Aussie Falls as RBA Minutes Show Scope for Currency to Weaken
The Australian dollar extended this quarter’s biggest decline among major counterparts after the Reserve Bank indicated the currency may weaken further.
The Aussie slid against all 16 of its major peers after the minutes from this month’s central bank meeting showed policy makers see room to ease borrowing costs further. The Australian and New Zealand dollars fell for a third day against the greenback before the Federal Reserve begins a policy meeting today that may point to when it will curtail quantitative easing.
“The interpretation by the markets is the RBA is giving the green light for the Aussie to go lower,” said David de Garis, a senior economist at National Australia Bank Ltd. in Melbourne. “Positioning in the Aussie has been excessively short, so it’s probably got some support on the downside.” A short position is a bet an asset’s price will decline.
Australia’s currency weakened 0.6 percent to 94.87 U.S. cents as of 4:40 p.m. in Sydney from yesterday, when it slipped 0.3 percent. New Zealand’s kiwi dollar lost 0.3 percent to 79.71 U.S. cents, following a 1.3 percent drop in the past two days.
“It was possible that the exchange rate would depreciate further over time as the terms of trade declined, which would help to foster a rebalancing of growth in the economy,” according to minutes released today from the RBA’s June 4 meeting, when the central bank left its benchmark interest rate unchanged at a record-low 2.75 percent. “The board also judged that the inflation outlook as currently assessed might provide some scope for further easing, should that be required to support demand.”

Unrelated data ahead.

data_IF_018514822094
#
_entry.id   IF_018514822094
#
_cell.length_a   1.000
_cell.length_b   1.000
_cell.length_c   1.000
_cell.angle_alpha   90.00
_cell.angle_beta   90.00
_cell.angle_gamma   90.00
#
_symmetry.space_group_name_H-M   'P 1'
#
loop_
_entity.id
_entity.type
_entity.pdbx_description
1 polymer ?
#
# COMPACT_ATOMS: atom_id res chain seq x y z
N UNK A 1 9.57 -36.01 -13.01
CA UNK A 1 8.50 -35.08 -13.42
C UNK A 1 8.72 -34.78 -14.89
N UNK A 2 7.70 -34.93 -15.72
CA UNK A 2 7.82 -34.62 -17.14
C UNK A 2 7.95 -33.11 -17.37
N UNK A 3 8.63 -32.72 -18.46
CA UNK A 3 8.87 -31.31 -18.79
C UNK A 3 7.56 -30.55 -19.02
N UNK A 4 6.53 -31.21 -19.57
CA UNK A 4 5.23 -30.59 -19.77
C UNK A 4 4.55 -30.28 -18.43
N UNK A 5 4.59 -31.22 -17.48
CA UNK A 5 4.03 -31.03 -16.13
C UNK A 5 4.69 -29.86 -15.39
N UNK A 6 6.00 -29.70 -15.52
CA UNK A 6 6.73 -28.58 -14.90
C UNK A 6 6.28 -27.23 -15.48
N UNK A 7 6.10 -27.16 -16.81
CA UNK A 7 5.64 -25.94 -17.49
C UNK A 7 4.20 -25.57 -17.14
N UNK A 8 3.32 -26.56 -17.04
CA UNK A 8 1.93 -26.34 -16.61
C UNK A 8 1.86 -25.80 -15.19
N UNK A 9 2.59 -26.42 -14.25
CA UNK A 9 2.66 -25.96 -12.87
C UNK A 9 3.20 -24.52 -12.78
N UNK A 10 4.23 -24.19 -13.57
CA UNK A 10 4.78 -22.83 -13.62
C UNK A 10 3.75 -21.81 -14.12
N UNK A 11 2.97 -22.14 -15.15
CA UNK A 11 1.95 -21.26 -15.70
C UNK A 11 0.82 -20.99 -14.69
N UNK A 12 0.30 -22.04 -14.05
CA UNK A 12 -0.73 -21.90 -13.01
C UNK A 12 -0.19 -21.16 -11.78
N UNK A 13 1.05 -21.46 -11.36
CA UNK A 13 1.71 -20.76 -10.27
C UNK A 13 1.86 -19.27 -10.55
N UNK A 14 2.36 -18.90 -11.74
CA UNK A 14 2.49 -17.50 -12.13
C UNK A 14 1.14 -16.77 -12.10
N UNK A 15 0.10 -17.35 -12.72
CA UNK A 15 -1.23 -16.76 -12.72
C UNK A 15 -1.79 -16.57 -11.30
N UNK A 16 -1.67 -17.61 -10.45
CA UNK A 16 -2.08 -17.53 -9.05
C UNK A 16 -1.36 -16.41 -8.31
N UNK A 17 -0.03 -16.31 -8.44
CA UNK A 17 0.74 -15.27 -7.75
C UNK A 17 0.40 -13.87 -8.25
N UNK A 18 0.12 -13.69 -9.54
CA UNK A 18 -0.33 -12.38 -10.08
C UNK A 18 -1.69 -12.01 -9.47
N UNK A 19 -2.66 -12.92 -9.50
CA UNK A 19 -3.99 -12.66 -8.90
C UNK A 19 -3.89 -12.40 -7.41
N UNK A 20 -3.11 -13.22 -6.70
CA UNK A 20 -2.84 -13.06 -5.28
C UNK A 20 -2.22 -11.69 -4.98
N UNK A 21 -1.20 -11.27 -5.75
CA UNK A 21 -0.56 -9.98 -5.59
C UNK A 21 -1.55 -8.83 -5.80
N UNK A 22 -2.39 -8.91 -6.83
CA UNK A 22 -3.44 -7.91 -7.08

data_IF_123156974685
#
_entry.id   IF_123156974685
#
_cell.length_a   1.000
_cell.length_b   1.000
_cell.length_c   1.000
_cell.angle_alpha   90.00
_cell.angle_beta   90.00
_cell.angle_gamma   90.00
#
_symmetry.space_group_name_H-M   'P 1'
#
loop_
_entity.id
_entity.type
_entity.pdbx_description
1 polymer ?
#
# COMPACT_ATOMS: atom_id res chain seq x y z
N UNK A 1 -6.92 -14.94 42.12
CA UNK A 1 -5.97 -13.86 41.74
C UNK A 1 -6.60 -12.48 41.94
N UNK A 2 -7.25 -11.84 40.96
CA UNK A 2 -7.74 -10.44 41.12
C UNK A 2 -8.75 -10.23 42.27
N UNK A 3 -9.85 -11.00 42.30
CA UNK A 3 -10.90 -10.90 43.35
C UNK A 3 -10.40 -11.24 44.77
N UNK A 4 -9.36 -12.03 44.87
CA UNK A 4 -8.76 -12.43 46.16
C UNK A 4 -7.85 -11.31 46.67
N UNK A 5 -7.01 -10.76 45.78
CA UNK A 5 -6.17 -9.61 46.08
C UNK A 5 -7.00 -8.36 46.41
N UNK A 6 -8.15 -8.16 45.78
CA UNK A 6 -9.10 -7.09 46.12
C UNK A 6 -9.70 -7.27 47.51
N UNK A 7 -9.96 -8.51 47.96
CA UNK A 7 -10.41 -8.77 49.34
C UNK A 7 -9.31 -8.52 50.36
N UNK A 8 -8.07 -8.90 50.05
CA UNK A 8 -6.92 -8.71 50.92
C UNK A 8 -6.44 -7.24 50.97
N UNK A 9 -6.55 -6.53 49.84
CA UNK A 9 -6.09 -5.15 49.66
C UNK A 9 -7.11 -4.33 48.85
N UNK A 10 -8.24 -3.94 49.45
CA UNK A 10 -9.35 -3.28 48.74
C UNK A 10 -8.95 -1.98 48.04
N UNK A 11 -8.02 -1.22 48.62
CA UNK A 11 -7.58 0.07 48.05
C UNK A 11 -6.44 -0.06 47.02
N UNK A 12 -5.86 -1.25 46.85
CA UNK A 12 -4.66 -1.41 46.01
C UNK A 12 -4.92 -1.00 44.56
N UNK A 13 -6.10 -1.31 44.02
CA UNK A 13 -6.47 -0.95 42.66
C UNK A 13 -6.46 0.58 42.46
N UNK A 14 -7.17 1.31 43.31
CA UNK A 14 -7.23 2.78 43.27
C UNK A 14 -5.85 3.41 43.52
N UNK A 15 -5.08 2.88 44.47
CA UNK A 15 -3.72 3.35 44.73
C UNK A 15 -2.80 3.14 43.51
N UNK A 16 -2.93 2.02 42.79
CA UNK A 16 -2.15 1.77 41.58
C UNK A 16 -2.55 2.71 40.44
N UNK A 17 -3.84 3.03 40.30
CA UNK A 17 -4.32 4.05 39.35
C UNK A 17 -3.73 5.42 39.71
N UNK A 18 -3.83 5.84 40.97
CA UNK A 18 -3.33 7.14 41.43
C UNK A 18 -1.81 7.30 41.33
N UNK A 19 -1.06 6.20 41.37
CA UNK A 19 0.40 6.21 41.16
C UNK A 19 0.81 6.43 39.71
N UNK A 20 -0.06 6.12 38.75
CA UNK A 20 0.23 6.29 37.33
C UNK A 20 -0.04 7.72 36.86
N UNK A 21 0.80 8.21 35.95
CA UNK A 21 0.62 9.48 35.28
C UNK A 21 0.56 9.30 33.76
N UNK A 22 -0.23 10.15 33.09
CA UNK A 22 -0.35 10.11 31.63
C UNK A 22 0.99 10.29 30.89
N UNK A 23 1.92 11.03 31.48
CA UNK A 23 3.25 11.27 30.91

The Aussie has tumbled 9.8 percent in the past three months, the most among 10 developed-market currencies tracked by Bloomberg Correlation-Weighted Indexes. New Zealand’s dollar is the next biggest decliner, with a 4 percent drop.
Futures traders extended record bets that the Aussie will fall against the U.S. dollar, figures from the Washington-based Commodity Futures Trading Commission from last week showed. The difference in the number of wagers by hedge funds and other large speculators on a decline in the Aussie compared with those on a gain -- so-called net shorts -- was 63,277 on June 11, the most in data going back to January 1993.
Trading in over-the-counter options on the Aussie against the U.S. dollar jumped to $524 million, the most-traded pair in data reported by U.S. banks to the Depository Trust Clearing Corp. and tracked by Bloomberg. Volume in options on the exchange rate accounted for 26 percent of trades compared with 19 percent for dollar-yen options, the second-most traded pair.
The U.S. Federal Open Market Committee starts a two-day policy meeting today. Chairman Ben S. Bernanke said last month the Fed may consider reducing its purchases of $85 billion in bonds per month within “the next few meetings” if there are signs of sustainable improvement in the labor market.
“Short term, I see quite a bit of volatility and uncertainty” in currency markets, said Janu Chan, a Sydney-based economist at St. George Bank Ltd. “And that’s largely to do with the outlook for the U.S. and Fed policy. Among officials there are mixed signals about what they want to do, whether to taper or not, and I don’t think data has made the argument stronger either way.”
The Fed will trim its quantitative-easing program to $65 billion of bond purchases a month at their Oct. 29-30 meeting, according to a Bloomberg News survey of economists this month.
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